Friday, October 22, 2010

Uncle Tom's Cabin by Harriet Beacher Stowe


Uncle Tom lives in Kentucky under the kind Shelby family, where he has had the life of ease, even as a slave in America. He's treated with respect, both him and his family. He has helped work the Shelby's land for years. Tom loves the Lord, and serves Him all the days of his life. His heart is set on winning others to Jesus and serving the saved and unsaved. He is joyful. He has everything a slave could ask for.


But Shelby has some debts to settle. Tom, the most valuable slave on the plantation, is sold, and sent with a trader named Haley to be sold. It is the beginning of one of the greatest adventures ever put to paper. It is an adventure of sorrow, broken hearts, and a love that is more redeeming than any human love.



I was greatly impressed by this book.  Before I was finished with it, I read in a curriculum that many writers and publishers were very critical of Stowe's work, that many did (and do) not like it.  Even then I wasn't quite sure why, but at the end I was confused.  How could anyone dislike this book?  Even if the story is too sad for you - how can you not at least see the beauty of the characters and how Stowe formed each sentence?  It was all careful, taking one step, one breath at a time.  The book was like that.  Breathe in, breathe out, breathe in, breathe out.  Methodical, like breathing.  And what's the beauty of breathing?  It keeps you alive without you even knowing it.  In a sense, Uncle Tom's Cabin was like that.  Every breath was perfect, I didn't even realize it, but it kept the story going in a way that I will never, ever forget.

There isn't much else to say about this story...other than please, I beg you to read this book.  I laughed, I cried my eyes out, I went numb with fear and hatred, I was captivated by the love of God.  And Tom, the slave who is now free, will always be a hero.

3 comments:

  1. This review has reminded me that I have yet to finish reading this book. I got it from a sale when Doulos (the decommissioned floating bookstore) came to Malaysia. I was quite young at that time and this book was too deep and difficult for me. I gave up after the first 10 or so pages. I really need to pick up this book again...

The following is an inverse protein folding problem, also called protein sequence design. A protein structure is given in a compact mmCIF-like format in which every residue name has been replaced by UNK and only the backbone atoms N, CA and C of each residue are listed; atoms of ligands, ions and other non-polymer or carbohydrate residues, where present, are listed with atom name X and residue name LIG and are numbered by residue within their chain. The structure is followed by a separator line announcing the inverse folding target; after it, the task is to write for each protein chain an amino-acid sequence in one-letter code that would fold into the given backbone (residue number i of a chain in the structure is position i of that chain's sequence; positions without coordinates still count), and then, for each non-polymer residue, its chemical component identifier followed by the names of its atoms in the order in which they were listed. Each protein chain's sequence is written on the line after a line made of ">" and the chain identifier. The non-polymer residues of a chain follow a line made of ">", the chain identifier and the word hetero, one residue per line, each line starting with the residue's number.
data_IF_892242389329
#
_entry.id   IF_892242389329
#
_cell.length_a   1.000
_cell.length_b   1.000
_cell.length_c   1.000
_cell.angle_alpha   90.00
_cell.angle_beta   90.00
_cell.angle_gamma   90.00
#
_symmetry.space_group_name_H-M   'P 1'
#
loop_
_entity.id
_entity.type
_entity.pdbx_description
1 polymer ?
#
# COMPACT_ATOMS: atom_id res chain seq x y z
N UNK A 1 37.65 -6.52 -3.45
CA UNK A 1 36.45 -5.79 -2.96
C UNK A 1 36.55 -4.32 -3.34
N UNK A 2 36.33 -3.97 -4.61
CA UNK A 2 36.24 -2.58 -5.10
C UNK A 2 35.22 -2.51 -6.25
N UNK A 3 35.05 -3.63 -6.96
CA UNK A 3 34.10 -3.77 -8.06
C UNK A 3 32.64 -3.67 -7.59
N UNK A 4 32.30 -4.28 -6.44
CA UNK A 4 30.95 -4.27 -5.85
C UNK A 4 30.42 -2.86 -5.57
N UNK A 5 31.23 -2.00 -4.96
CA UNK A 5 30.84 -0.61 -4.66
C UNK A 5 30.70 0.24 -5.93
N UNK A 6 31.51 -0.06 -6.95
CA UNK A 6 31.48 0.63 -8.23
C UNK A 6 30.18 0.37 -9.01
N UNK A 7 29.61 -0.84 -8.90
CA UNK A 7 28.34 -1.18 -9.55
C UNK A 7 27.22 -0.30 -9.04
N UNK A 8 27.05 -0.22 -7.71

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  2. I have never read the book, but I think the reason so many people dislike Stowe's work is because of what it portrays. When it came out, during slavery in the US and not long before the War Between the States, it was a very controversial book. Many believed it gave an inaccurate view of slavery in the south--making the southern people appear barbaric. I can't say exactly what was inaccurate about the view of slavery or southern people that this book gave--since I've never read it--but from what I've heard and read, this is why it is so criticized. 

    Good review, though! I've always been intrigued about this book, if for no other reason than to see how a Northern woman portrayed the South and slavery.

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  3. Personally, I don't believe it made Southern people on a whole look barbaric.  I think back then people would have taken it that way, but I took it as her addressing an issue of a part of slavery in the south.  Not all of it was that bad!  However, this book does portray how some men want power, and how other men want comfort, and how some men just want to love, and the difference between how they treat their slaves and their families.  I was really impressed by it and hope you will read it - it's sooooo beautiful!!

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